How to Improve Screen Reader UX

Reading Time: 4 minutes
A human ear coming through a hole on a sheet of paper.
An ear coming out through a hole on a white sheet of paper (listening to component interaction is key to improving Screen Reader UX).

This is a non-comprehensive list of recommendations on how to improve the Screen Reader User Experience (UX). This list has worked for me in the past to get consistent results between planning and deployment. This article is mostly addressed to developers, visual and interaction designers, and QA testers. Not all recommendations apply to every role, but all outcomes are helpful for everyone. Other project stakeholders, like Project Managers, can benefit from knowing these recommendations. This is not a formal checklist but it can be the foundation for one.

There is a layer under every User Interface (UI) that “speaks” to the users. And I mean literally speaks to them. If it doesn’t, then something is wrong with the UI. Most of the time, individuals unfamiliar with Web Accessibility don’t realize this.

Same as we usually test by visually browsing and testing with the mouse. Performing tests with keyboard-only navigation and Screen Readers are becoming a requirement. To hear what components and their interaction sound like. Needless to say: silence is bad.

There is no replacement for hands-on manual in-person Screen Reader testing. To the writing of this article, there isn’t any automatic test for Screen Readers. Testing the Screen Reader UX from conception to implementation is one way to improve it.

General Improvements to Screen Reader UX

  1. Define user journeys for every UI or page. Write it down as a numbered list. E.g., “User Tabs to component A, then uses the down-arrow key to reach element A1, …”.
  2. Video record screen reader sessions based on defined user journeys. Make sure to enable “computer audio recording”, otherwise it will result in a video without audio. Video recordings are a great reference when explaining to a developer how to reproduce screen reader bugs.
  3. Test in as many different screen readers as possible. Some are free, some are pricy, some are strict, and some are very forgiving.
  4. Test accessible gestures for mobile devices, but also small devices with external keyboards. E.g., Android Tablets with external mini keyboards.
  5. Beware of cross-screen-reader bugs and aim towards cross-screen-reader solutions. E.g., VoiceOver for Mac will vocalize just about everything, including dynamic content. As opposed to JAWS/NVDA for Windows, which may need a preloaded parent tag for similar results. That is to say, vocalization varies from one Screen Reader to the next, depending on implementation, platform, and devices.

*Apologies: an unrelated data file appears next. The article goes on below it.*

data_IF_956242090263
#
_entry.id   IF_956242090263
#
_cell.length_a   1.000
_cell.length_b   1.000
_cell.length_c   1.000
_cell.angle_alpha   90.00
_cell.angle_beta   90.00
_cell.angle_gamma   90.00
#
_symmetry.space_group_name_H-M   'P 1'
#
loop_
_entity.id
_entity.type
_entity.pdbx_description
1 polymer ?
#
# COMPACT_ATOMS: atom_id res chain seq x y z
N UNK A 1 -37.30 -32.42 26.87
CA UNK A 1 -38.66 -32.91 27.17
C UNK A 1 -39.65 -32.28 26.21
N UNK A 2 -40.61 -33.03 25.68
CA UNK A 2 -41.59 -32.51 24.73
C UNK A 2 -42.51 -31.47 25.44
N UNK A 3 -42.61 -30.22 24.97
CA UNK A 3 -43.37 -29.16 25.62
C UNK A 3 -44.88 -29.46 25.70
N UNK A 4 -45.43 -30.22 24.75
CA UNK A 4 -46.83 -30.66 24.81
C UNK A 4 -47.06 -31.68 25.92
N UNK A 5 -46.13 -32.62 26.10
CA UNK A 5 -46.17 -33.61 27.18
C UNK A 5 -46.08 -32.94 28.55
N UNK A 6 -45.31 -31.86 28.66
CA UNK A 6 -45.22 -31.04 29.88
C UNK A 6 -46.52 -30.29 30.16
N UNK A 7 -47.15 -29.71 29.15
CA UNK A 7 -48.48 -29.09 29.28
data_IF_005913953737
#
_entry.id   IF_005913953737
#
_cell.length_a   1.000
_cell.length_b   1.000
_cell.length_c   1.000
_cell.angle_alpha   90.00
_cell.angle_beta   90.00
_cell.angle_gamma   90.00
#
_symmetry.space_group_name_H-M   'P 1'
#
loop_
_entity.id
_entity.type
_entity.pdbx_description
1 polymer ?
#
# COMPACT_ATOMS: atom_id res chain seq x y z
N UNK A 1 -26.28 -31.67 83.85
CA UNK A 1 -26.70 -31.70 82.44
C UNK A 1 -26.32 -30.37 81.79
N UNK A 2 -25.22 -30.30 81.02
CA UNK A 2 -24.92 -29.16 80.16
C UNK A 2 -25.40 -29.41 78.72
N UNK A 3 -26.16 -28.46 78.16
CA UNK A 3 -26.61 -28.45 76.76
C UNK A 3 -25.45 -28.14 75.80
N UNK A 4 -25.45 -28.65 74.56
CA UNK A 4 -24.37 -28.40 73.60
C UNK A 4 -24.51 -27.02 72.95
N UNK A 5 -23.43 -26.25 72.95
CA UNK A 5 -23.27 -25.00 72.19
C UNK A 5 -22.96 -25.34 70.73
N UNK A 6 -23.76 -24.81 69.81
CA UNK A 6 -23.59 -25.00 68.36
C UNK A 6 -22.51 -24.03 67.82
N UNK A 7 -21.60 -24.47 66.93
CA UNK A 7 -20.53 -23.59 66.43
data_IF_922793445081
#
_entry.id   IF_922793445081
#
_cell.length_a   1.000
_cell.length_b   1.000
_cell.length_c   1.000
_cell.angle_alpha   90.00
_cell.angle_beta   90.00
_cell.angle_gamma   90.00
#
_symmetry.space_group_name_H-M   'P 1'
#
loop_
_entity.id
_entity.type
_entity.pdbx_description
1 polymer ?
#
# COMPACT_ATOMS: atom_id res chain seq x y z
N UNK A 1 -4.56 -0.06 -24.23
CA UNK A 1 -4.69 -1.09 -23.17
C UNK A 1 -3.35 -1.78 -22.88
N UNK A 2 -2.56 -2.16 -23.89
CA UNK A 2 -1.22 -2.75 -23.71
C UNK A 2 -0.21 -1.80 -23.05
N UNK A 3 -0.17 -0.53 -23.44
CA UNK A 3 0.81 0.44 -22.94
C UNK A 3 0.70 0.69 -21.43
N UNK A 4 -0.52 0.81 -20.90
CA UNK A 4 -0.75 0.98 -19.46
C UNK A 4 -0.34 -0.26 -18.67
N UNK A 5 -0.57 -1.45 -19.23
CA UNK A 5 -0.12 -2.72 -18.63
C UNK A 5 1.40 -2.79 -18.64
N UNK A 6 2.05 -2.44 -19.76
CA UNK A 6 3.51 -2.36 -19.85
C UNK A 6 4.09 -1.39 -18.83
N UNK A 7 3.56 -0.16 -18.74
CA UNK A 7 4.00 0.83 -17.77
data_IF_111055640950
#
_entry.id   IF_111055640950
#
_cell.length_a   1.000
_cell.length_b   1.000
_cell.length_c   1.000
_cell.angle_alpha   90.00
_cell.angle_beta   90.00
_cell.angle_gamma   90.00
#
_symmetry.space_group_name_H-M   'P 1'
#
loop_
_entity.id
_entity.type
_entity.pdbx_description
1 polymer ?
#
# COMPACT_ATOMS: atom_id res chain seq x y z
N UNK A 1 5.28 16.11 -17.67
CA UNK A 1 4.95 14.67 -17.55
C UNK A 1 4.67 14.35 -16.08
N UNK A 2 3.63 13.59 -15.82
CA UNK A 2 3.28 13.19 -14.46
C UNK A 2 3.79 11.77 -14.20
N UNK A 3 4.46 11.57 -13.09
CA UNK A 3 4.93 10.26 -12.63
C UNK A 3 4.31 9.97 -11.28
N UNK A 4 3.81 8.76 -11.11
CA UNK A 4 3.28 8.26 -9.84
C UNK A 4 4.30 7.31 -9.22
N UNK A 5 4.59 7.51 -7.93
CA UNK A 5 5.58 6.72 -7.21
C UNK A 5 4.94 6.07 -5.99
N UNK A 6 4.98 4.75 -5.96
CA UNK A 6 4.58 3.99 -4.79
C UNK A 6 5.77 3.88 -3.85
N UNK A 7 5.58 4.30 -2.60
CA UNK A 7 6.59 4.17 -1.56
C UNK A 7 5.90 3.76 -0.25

6. Be patient while testing ARIA attributes. Testing vocalization will take much longer (even at expert levels) than the usual “Mouse + Browser” testing. This is normal, adjust expectations and time estimates.
  7. Make sure to test for consistency and double-check screen reader vocalization across different environments. E.g., localhost, development, staging, live.
  8. Video record experimental approaches to improve Screen Reader UX that didn’t make it to the final implementation. Save for future recycling.
  9. Video record the approved “final” outcome to avoid and spot regressions.

Improving Screen Reader UX by Role

  1. As a Designer, explore examples and references using a screen reader (desktop and mobile). Listen to what components and elements sound like. Video record the screen reader exploration sessions to show to developers and other stakeholders. Point out cross-screen-reader vocalization differences as soon as spotted; they tend to be forgotten.
  2. As a Developer, test with a Screen Reader while developing. If designers provided a video recorded session of the expectations, try to aim for a similar result (desktop and mobile).
  3. As a QA tester, add video recordings of screen reader bug detections to QA tickets (desktop and mobile). This will help developers reproduce and debug issues faster than reading text and interpreting the instructions on how to reproduce. It saves on explanations about how to reproduce and issue.
  4. As a stakeholder, be aware of cross-screen-reader differences and limitations.

What to Avoid

  1. Avoid using Chrome extension to replace or emulate Screen Readers software. The only focus of emulation should be to emulate the user, not the software. As of the writing of this article, I haven’t come across an extension that emulates some ARIA scenarios. Such as aria-expanded, or aria-live which already have some cross-screen-reader issues when using real software, so avoid emulators.
  2. Avoid turning off the screen reader when it starts vocalizing. Instead, listen to it speaking, and try to associate the speech with the UI component and the interaction. I have to admit this happened to me at the beginning. Then I realized THIS is exactly what I should be testing: vocalization. Last year I wrote an article about overcoming the uneasiness of screen reader testing. It’s a helpful guide for slowly adapting to that new environment.
  3. Avoid browsing the UI with the mouse while using a screen reader. This prevents hearing some additional instructions the Screen Reader might be vocalizing by default. E.g., specific keyboard key combination to interact with the component. Don’t skip components or elements with the mouse, always use keyboard-only navigation.
  4. Avoid including ARIA attributes without actually testing them with a Screen Reader and listening to how they sound.
  5. Avoid listening to music while testing with screen readers. Some developers and designers like to hear music or watch videos while working. Honestly, so do I, but then suddenly hearing the computer speaking might be distracting. This could make a slow process even slower.

In short

  1. Listen.